Used 2013 Chevrolet Tahoe Hybrid Review
The 2013 Chevrolet Tahoe Hybrid offers compelling efficiency and decent towing capacity, but a lighter-duty crossover will likely be a better choice for most consumers.
If you were coaching a little league baseball team, you might walk over to one of your young players who'd given it their all and still struck out, pat them on the back and offer a few encouraging words like "Alright, nice effort." When it comes to the game of building fuel-efficient SUVs, we could say the same thing about the 2013 Chevrolet Tahoe Hybrid.
While this full-size eight-passenger hybrid-powered SUV has its advantages, it also has a number of strikes against it. The end result is unfortunately no more successful than that little leaguer.
Now, the Chevy Tahoe Hybrid has earned EPA ratings of 20 mpg city and 23 mpg highway, which are impressive numbers for a vehicle that tips the scales at nearly 3 tons. It can also carry most of your starting lineup to the ballpark while towing a trailer loaded with up to 6,200 pounds of gear. The smooth ride and comfortable interior are also positives.
Where the Tahoe Hybrid's game starts to fall apart is the powertrain's performance quirks, including odd delays and surging in both acceleration and braking. As in non-hybrid Tahoe models, the heavy third-row seat has to be wrestled out and stashed somewhere in order to make use of the cargo space behind the second row of seats.
The final strike, however, is its high price tag, which is considerably more than what you'll pay for a comparably equipped non-hybrid Tahoe. While that price difference is enough to give you pause in the short term, EPA estimates say that you'd only save about $550 a year in fuel costs compared to the regular Tahoe, making it highly unlikely you'll ever recoup that money from savings at the gas pumps.
With all that in mind we'd strongly suggest anyone considering the Chevy Tahoe Hybrid also look at some of its competitors. Topping that list would be the midsize 2013 Toyota Highlander Hybrid, which seats seven and is significantly more fuel-efficient and much less expensive. If it's simply maximum seating capacity/cargo room you're after, have a look at a large crossover like the reasonably efficient 2013 Chevrolet Traverse and 2013 Ford Flex, both of which offer roomy interiors and a markedly better driving experience.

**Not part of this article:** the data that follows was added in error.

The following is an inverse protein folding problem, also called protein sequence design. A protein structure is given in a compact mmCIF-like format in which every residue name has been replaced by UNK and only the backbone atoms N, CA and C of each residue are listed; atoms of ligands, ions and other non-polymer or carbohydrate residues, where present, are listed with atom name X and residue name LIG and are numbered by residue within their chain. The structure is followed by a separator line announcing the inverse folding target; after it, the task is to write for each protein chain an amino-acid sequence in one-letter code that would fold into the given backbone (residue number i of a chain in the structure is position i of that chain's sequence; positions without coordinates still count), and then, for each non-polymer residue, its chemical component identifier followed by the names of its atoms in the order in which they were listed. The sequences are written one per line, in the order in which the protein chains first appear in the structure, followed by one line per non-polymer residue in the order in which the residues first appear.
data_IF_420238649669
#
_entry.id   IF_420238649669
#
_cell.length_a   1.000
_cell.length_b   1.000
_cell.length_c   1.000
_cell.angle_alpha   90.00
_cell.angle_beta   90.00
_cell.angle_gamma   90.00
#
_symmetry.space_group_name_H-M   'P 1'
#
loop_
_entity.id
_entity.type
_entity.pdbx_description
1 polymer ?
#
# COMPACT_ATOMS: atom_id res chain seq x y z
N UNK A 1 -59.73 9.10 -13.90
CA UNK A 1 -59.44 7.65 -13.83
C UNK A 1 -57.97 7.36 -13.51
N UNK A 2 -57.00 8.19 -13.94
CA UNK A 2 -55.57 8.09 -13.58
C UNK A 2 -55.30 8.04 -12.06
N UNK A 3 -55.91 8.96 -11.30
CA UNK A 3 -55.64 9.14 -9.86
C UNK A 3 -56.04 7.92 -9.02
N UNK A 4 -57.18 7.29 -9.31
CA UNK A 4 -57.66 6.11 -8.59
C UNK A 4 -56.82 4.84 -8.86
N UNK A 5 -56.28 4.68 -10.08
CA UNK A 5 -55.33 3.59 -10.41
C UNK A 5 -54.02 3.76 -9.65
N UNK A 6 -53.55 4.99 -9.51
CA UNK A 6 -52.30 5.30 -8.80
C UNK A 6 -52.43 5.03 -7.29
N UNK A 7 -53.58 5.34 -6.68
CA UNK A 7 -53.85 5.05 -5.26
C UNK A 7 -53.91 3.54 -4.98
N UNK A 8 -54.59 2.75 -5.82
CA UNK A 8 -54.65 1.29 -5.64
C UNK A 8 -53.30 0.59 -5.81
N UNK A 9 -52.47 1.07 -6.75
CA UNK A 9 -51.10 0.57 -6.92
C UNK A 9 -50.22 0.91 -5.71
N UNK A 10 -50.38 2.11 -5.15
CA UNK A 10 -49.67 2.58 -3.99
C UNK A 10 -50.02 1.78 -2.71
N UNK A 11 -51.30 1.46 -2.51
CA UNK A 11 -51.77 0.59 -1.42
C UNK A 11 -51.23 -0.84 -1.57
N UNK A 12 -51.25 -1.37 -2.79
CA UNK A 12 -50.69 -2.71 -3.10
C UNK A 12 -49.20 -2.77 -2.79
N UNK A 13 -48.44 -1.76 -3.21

Of course, none of these choices can match the Tahoe Hybrid's towing capability, which is certainly a strong suit. But while we can honestly applaud the idea behind the 2013 Chevrolet Tahoe Hybrid, in the end it's really no more than a nice effort.
trim levels & features
The 2013 Chevrolet Tahoe Hybrid is an eight-passenger full-size SUV that's offered in a single very well-equipped trim level known as 1HY.
Standard equipment includes 18-inch alloy wheels, automatic headlights, power-folding heated mirrors (driver-side auto-dimming), running boards, rear parking sensors, remote ignition, cruise control, tri-zone automatic climate control, leather upholstery (first and second rows only; third row vinyl), heated six-way power front seats with manual recline, a 60/40-split-folding second-row seat, 50/50 folding and removable third-row seats, power-adjustable pedals, a tilt-only steering wheel and an auto-dimming rearview mirror. Onboard electronics include Bluetooth phone connectivity, OnStar emergency communications, a hybrid-specific trip computer, a rearview camera, a touchscreen navigation system with voice controls and real-time traffic info, and a nine-speaker Bose audio system with a CD player, satellite radio, an auxiliary audio jack, an iPod/USB audio interface and rear headphone jacks. A sunroof and a rear-seat entertainment system are the only two options and can be packaged together.
performance & mpg
The 2013 Chevy Tahoe Hybrid features a powertrain that combines a 6.0-liter V8 with two 60-kilowatt electric motors supplied by a nickel-metal hydride battery pack under the rear seat. On its own, the V8 is rated at 332 horsepower and 367 pound-feet of torque. GM engineers say that the combined output of the gas and electric motors totals 379 hp.